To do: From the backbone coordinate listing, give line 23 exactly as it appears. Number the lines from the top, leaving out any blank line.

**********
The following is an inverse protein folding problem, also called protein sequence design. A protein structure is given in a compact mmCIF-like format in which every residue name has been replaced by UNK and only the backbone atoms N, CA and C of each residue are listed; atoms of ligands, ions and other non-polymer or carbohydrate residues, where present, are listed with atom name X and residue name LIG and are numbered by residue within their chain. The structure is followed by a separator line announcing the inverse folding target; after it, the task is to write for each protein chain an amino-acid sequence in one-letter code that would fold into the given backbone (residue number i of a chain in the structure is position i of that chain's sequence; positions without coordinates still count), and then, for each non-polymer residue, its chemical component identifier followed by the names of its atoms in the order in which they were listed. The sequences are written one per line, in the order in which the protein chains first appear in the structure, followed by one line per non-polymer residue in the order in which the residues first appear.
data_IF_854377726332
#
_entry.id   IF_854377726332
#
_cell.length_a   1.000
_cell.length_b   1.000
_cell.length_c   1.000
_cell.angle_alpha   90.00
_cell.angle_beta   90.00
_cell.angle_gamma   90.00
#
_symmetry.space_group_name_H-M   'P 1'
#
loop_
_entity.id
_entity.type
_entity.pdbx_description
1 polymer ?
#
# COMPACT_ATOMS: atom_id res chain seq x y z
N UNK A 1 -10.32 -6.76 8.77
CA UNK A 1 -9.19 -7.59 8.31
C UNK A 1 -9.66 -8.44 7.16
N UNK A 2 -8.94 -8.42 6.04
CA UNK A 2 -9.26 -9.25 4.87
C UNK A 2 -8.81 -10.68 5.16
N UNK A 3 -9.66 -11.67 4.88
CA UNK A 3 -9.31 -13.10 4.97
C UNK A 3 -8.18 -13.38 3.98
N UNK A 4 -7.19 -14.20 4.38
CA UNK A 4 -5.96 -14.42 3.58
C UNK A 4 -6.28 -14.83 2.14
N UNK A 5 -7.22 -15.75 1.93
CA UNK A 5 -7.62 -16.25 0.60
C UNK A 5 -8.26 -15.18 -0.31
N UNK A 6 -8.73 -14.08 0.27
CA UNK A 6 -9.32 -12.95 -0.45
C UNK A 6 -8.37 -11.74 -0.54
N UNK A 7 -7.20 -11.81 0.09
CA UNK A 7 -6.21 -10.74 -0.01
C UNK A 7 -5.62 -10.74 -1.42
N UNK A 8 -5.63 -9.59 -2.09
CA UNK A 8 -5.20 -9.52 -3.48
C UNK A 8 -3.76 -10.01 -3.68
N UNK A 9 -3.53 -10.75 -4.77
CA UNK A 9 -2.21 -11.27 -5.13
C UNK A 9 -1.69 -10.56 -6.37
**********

CA UNK A 1 -9.19 -7.59 8.31